Ford pitch example – play on Dos Equis

Most popular types of travel videos: (Slide 20)

Pie Chart – The most watched type of travel videos are experiential or vlog in format at 48%. This is why destinations need to be working with folks like us.

Most popular travel videos pie chart screenshot

Types of videos to produce:

  • Promotional – Advertising in nature, typically highly professional and visually appealing, but least effective. These are typically produced by larger production firms for DMO’s/brands.
  • Experiential – (Vlog is similar, but less polished) Editorial in nature, story narrative with a host showcasing the experience first hand. Most impactful with audience/viewer. Most commonly produced by travel content creators.
  • Testimonial – These videos are when guests/customers, stakeholders brag about an entity. These can be very powerful as they are often unbiased.
  • How To – How to travel on less than $100 per day. [Up 70% year-over-year on YouTube (6/16)]. Very popular in written format, but just starting to gain traction in video.
  • Best Of – Top sights not to miss when visiting “x.” Best hikes in Sedona, best places to ski, etc.
  • Interview – Usually documentary style. Short interviews can add a lot of credibility and dimension to a travel video. Click here to see an example.
  • Review – Review products you love/use. Compare two products. These are often longer format and can generate a lot of traffic.
  • Product Overview – Typically shorter review videos that showcase the features and benefits of a product, such as an un-boxing video.

There is certainly a place for more informal videos, such as Facebook Live, or maybe a quick 30-second hotel or attraction video to enhance a blog post beyond a photograph.

Example rates (Slide 22)

  • Experiential Episodes $500-$5000
  • B-roll – $25/second for internal and $50 for external use. $75/second for broadcast/T.V.
  • Stock footage – $25 to several hundred for a 10 second clip depending on the outlet. VideoBlocks and Getty (two good choices). and are two others.

DISTRIBUTION (Ultimately about getting more views)

YouTube Rankings

YouTube’s mission is to get people to watch. #1 aspect of the algorithm is watch time. The Title of the video and the first 100 characters of the description is most important.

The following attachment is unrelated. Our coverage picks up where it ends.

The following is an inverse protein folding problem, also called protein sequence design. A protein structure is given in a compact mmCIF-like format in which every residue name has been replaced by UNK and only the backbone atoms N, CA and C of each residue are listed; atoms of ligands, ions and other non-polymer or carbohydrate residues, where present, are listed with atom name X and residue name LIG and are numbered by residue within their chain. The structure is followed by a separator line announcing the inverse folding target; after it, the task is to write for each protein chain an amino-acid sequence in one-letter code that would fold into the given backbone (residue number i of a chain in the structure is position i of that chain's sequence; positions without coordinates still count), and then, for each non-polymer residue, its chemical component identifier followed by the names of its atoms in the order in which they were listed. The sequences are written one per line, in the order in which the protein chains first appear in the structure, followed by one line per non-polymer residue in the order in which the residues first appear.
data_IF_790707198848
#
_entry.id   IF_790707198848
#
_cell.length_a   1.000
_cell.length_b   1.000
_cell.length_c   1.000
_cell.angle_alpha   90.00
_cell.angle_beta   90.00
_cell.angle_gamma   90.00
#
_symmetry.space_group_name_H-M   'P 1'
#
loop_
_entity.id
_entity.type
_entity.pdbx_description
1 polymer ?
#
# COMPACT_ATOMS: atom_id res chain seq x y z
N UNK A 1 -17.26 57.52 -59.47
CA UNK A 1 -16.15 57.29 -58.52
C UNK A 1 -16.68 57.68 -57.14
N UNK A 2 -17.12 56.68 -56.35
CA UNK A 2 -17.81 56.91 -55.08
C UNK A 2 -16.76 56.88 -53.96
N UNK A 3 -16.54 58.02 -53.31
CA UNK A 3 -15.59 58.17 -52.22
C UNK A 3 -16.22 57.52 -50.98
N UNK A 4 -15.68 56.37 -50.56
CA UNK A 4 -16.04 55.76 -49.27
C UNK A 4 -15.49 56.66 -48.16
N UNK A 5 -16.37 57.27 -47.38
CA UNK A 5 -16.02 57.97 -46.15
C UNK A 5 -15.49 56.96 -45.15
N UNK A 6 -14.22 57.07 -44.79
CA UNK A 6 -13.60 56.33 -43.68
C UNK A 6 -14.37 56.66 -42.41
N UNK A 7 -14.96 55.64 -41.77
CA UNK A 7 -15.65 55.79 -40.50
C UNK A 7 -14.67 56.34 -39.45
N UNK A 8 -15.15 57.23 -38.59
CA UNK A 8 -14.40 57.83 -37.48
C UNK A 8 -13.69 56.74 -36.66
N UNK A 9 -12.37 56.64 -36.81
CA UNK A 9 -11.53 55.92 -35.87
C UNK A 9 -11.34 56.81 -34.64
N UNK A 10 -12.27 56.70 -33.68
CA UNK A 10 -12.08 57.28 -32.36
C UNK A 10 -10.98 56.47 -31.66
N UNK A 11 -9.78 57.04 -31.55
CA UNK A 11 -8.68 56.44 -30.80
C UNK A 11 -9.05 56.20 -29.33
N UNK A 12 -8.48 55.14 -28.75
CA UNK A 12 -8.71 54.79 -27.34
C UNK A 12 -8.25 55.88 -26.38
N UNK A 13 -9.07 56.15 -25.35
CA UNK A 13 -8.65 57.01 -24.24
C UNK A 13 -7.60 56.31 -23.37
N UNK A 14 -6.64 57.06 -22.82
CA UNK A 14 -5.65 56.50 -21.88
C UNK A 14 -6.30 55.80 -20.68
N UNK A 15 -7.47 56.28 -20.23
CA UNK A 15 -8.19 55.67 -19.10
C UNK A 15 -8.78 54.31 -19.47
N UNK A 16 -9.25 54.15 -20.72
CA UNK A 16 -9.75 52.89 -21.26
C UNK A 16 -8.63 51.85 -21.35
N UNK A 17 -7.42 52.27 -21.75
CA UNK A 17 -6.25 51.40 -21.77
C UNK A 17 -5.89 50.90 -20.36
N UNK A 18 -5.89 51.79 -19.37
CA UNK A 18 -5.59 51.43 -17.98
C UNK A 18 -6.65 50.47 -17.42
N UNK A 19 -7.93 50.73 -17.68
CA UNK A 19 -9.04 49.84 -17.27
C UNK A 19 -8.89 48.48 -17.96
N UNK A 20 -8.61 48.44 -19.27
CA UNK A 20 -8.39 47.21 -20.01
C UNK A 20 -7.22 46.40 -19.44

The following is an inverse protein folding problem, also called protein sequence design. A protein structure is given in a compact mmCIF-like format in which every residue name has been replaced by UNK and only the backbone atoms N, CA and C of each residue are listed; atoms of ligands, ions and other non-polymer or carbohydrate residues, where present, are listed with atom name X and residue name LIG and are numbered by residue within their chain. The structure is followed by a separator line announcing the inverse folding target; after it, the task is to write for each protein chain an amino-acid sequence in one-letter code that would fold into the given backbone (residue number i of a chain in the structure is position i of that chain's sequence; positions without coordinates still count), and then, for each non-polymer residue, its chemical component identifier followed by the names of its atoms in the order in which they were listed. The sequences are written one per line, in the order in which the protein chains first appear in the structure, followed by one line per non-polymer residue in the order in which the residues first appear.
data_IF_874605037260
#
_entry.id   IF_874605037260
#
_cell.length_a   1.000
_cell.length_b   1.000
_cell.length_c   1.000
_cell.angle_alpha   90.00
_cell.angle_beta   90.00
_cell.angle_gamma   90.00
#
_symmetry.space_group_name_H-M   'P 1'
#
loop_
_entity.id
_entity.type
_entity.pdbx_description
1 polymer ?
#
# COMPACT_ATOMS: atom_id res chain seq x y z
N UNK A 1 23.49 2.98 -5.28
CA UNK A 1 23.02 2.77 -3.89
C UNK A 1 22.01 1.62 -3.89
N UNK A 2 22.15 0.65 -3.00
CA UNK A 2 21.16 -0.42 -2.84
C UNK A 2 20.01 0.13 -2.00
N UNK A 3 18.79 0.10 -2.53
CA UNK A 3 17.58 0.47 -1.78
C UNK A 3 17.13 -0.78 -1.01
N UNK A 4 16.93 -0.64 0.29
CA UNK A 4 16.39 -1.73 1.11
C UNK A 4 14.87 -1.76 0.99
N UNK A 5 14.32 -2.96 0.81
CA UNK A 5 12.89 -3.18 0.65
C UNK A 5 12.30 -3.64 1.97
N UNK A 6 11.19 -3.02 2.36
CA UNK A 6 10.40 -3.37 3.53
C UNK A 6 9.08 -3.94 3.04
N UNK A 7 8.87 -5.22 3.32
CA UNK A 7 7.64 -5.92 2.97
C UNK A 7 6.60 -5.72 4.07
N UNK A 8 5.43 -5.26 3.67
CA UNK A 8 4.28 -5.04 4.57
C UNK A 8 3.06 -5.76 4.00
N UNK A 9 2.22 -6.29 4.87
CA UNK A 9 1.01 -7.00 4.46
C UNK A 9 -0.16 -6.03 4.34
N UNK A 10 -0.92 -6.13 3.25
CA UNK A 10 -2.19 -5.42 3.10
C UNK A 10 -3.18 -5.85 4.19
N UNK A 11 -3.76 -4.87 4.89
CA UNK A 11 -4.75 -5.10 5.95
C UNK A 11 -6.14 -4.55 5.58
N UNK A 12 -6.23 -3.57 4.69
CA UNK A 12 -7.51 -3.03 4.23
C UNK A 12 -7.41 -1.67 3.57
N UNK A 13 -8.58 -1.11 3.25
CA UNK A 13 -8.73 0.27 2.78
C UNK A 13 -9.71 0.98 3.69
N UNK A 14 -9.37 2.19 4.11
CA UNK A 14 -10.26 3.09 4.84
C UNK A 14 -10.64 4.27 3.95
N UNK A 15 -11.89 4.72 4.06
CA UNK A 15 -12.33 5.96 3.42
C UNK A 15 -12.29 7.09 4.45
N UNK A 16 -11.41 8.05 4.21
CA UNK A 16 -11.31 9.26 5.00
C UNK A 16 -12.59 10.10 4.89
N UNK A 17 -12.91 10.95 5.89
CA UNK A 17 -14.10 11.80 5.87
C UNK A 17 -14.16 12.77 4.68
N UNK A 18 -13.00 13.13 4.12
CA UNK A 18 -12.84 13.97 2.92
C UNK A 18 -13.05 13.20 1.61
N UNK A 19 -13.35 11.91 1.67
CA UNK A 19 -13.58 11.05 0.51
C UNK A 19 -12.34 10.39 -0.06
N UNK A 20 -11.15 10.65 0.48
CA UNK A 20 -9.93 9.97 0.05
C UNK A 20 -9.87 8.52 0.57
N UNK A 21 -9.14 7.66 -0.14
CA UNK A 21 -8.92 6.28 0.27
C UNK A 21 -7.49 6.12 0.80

YouTube Rakings encompass the following

  • YouTube no longer ranks videos based on views as they discovered that views often serve as a poor indicator of video quality.
  • Watch time – Longer videos with high watch times get ranked higher. [See example below] YouTube has publicly confirmed that a video’s total watch time is a key ranking signal. Evidence: The thumbnail below shows videos for the search term “Nova Scotia.” The video in the #1 position is from It ranks #1 because the video is over 9 minutes long and has a very high watch time, over 6 minutes. The video in the #2 position is by a much more popular blog and has a lot more views, but the video is only 3 minutes long. Even at a 100% watch time, it cannot compete with the video in the #1 position. 
  • Engagement – Shares, comments and likes also factor significantly in the algorithm when it comes to search ranking on YouTube.

Nova Scotia keyword YouTube search example

Helpful tools:

  • Find your YouTube video rank:
  • – Optimizing your YouTube videos
  • – Social media value for YouTube, Facebook, Twitter, Instagram, etc.
  • DTube – New video platform that pays content creators in crypto currency.
  • Blackbox – Platform to sell stock footage for passive income.
  • Newsflare – Platform to license your footage for passive income.

Distribution Outlets:

  • Streaming outlets, i.e. ROKU, Apple T.V. Amazon Fire
  • Aggregation websites, i.e.,,
  • New Technologies coming soon that will revolutionize and create more opportunities for video content creators.


  • I hope I have provided some framework for producing great travel videos.
  • Provided you with some ideas to develop opportunities.
  • And, some tips on distributing those great travel videos.


This is going to sound like an exaggeration, but we truly live in an era of boundless opportunities that mankind has literally never seen before. That has never been more true than in the travel sector. If you have the will and desire to succeed, you can make it in this amazing industry.

Special offer: If you send me a link to one of your videos, I will critique it with a list of detailed suggestions on how to improve it. Visit:

Mike Shubic

Mike Shubic is a seasoned road trip travel video blogger, traversing the byways of the world looking for those hidden gems of the road. From unique destinations, unexpected discoveries, creative cuisine, intriguing inns to exciting attractions…the road is his page. The experiences are his ink. And every 300 miles, a new chapter begins. Whether you live vicariously or by example, Mike will do the exploring so you can have an adventure.